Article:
On June 17, 2018, the 21 block producers or nodes that run the EOS network chose to freeze seven accounts that were allegedly stolen from EOS community members. According to reports, all 21 block producers unanimously decided to freeze the compromised assets but the decision was met with controversy from the EOS community, and possibly some second thoughts from the block producer EOS New York.
EOS Block Producers Unanimously Decide to Freeze Accounts
The decision made by EOS block producers brings a lot of questions to the table again in regard to whether or not a public blockchain that has centralized nodes with freezing powers can truly be considered a permissionless blockchain. On June 17, the 21 EOS block producers (BP) had agreed unanimously to freeze several accounts on the EOS blockchain that were allegedly stolen. According to the BP members and the EOS911 (a system that shows if EOS keys were compromised), malicious actors using phishing attacks and other forms of social engineering were able to steal people’s keys. Seven accounts have been frozen even though there seems to be more complaints of compromised keys to hand.
EOS New York Shows Reluctance
Even though all 21 BPs chose to unanimously vote to freeze these accounts, EOS New York has written that even though they voted on enacting the account blacklist, the organization wavered on the decision.
“EOS New York chose to enact this freeze because we believed that we were following the spirit of the governance system we as a community seek to create, despite it being formally absent. EOS is a platform meant to enable solutions which protect life, liberty, and property and that’s what we believed we were doing through this emergency action,” the New York-based BP noted.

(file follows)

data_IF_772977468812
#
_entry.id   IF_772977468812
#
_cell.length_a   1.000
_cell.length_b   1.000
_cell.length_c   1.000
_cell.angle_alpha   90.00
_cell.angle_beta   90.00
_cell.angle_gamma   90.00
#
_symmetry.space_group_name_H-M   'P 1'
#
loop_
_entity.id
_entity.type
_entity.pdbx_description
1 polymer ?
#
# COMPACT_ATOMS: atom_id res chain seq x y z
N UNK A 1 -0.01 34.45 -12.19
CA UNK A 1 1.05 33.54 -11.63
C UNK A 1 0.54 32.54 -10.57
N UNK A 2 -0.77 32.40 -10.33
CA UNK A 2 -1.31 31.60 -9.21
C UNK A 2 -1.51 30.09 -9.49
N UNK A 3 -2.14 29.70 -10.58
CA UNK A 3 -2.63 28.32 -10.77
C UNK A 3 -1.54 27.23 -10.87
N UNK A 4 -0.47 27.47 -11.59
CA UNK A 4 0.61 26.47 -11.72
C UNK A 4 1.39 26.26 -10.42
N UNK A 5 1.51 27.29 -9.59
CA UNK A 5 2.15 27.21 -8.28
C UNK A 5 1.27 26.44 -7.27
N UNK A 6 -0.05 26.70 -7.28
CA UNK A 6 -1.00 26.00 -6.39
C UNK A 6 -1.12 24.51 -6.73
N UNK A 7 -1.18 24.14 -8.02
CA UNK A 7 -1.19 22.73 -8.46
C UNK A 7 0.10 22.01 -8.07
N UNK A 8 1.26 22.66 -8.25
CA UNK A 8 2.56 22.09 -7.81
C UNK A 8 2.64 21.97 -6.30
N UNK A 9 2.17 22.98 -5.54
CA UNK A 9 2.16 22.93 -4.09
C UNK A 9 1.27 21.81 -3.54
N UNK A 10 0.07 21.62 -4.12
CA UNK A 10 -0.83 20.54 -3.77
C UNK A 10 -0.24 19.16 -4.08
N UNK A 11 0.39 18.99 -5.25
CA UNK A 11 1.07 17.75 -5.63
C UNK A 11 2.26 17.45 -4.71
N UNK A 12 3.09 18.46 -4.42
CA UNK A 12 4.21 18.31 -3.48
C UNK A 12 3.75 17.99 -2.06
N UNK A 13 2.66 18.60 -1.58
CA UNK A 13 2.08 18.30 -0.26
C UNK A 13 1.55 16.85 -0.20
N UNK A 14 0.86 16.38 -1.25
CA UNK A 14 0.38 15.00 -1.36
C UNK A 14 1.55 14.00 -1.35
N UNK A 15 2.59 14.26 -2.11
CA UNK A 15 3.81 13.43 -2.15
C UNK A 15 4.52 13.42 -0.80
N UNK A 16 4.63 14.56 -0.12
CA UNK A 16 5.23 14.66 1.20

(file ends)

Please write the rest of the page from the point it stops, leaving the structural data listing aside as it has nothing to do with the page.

However, EOS New York stated that if this continues to happen they may not be so supportive unless the state of the network was in critical need of the blacklisting solution again.
We are encountering these problems on a daily basis and we do not have the tools in place to properly address them.
Other Well-Known Chains with the Ability to Freeze Accounts
The decision was controversial among EOS participants and the cryptocurrency community in general to say the least as the topic erupted into debates about centralized chains and immutability once again. Many people are skeptical that a blockchain with centralized nodes with freezing abilities can even be called ‘decentralized’. The third highest valued cryptocurrency network held by Ripple (XRP) has also been accused of the same freezing process multiple times in the past.
Furthermore, the EOS blacklisting took place not long after the network was officially launched last week when the 21 BPs voted to initiate the chain, but then had critical issues with block production shortly after the launch. The EOS chain and concept has been on the hype train ever since its inventor Dan Larimer (also the creator Bitshares and Steemit) announced the protocol, leading to the token’s market capturing the fifth highest market cap.
What do you think about the EOS block producers’ ability to blacklist and freeze accounts? Let us know what you think about this subject in the comment section below.
Images via Pixabay, Disney’s Frozen, the XRP and EOS logo, and Wiki Commons.
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